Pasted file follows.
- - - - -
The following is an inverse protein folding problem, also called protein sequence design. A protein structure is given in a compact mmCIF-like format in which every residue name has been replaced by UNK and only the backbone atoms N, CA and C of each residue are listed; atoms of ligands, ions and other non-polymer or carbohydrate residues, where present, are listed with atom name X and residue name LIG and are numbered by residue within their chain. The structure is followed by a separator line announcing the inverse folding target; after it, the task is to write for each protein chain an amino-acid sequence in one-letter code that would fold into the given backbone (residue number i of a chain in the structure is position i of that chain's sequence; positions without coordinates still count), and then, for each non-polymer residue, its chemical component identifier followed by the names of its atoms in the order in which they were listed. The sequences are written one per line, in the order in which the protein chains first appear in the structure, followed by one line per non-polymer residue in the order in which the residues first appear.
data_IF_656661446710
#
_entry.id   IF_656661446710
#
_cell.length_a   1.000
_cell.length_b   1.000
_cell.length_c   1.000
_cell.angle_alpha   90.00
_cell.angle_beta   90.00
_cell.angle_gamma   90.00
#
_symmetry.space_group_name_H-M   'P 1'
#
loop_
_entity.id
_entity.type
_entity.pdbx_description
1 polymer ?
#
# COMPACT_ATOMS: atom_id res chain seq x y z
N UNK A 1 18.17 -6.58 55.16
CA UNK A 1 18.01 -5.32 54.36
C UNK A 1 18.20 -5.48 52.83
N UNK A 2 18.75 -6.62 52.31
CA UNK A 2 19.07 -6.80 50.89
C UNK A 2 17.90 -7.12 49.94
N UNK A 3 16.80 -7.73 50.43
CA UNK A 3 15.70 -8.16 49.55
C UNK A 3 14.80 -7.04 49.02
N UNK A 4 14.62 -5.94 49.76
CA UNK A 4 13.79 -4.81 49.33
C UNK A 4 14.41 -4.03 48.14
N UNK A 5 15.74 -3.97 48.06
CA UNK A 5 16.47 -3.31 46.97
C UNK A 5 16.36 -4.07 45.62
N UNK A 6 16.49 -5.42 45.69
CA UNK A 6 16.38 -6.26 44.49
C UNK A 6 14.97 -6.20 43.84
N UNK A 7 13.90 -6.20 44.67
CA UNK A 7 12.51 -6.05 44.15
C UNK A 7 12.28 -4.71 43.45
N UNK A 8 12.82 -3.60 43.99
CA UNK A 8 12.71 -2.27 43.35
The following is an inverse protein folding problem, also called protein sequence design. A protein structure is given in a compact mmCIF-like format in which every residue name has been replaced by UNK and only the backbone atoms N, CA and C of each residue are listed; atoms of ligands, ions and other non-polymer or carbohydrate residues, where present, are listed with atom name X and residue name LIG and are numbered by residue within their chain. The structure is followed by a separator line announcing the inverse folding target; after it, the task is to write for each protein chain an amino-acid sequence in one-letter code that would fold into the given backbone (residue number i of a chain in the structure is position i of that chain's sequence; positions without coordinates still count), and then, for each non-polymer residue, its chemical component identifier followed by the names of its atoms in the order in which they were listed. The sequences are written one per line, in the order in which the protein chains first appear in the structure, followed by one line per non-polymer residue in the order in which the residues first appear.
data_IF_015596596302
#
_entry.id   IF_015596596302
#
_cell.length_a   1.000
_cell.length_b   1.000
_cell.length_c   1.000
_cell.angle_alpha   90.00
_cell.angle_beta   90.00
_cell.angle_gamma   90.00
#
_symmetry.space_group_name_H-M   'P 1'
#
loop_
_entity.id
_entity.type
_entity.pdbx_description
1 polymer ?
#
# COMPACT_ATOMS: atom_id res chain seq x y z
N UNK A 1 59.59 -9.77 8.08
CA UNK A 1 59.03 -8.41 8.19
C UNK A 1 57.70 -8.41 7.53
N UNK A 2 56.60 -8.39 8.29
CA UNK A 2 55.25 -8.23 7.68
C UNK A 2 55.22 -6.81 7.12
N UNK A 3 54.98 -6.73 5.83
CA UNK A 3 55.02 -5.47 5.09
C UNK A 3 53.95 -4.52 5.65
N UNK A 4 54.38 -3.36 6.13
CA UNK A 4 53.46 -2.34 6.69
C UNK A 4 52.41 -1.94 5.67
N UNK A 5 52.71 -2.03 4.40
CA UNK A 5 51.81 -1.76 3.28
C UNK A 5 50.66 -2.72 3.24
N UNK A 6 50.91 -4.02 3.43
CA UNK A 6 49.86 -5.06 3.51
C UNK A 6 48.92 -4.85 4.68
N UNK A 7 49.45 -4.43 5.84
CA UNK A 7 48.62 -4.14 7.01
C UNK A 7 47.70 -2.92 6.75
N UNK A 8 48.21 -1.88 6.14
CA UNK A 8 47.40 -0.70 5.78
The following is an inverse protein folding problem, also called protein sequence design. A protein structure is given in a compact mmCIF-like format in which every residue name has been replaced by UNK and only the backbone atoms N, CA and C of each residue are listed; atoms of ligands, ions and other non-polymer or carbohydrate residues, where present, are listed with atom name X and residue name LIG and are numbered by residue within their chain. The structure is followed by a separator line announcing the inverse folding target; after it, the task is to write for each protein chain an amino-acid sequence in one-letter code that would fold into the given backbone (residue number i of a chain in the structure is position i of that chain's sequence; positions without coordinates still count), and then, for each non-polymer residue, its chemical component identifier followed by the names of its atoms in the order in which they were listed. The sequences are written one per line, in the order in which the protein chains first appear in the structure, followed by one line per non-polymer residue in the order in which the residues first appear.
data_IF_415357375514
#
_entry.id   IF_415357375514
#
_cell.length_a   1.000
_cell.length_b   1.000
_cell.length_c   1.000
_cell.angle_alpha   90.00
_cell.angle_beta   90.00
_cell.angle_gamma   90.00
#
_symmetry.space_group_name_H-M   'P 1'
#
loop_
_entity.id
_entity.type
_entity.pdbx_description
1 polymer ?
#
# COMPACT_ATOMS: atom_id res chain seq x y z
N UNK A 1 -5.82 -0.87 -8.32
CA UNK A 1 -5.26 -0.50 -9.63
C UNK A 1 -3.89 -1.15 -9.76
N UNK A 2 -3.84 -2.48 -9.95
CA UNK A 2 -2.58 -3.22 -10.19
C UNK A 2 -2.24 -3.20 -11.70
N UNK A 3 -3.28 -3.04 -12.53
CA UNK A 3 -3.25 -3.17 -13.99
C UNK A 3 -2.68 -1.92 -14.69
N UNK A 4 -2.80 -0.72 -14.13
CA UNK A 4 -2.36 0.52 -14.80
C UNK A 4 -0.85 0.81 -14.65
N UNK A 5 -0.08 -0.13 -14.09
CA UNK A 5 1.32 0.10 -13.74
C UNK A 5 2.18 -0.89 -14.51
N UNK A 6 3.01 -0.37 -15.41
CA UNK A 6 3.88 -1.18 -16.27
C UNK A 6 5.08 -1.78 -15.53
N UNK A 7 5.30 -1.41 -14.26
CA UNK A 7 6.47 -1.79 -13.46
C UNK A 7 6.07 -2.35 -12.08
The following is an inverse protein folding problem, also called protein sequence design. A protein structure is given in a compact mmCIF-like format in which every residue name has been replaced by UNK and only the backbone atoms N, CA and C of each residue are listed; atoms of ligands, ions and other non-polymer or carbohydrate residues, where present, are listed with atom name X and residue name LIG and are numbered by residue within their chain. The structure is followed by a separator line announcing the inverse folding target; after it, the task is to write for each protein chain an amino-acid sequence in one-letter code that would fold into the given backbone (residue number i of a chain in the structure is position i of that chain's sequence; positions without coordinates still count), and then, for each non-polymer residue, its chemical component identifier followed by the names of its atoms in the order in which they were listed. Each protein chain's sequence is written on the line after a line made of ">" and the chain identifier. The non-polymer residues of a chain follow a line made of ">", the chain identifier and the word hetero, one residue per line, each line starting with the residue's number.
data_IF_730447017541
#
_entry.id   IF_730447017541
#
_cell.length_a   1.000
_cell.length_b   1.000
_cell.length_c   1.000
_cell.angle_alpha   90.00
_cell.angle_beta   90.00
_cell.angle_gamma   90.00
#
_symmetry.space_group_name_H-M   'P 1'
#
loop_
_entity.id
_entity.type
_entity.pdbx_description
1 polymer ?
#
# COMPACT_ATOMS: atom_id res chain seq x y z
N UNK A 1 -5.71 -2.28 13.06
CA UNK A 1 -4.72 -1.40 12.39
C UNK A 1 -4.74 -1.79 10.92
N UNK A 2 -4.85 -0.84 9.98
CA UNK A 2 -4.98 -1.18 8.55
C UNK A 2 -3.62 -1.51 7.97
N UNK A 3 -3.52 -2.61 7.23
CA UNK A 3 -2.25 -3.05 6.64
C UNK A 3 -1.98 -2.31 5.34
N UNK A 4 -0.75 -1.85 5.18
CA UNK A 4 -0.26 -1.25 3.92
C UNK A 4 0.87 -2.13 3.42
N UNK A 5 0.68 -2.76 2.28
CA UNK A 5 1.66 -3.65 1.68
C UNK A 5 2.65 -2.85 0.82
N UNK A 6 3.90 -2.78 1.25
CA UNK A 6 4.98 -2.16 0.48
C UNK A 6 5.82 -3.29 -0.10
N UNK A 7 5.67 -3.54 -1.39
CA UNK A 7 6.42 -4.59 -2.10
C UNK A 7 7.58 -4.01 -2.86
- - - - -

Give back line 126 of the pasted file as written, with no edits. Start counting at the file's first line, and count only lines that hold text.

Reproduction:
CA UNK A 6 3.88 -1.18 -16.27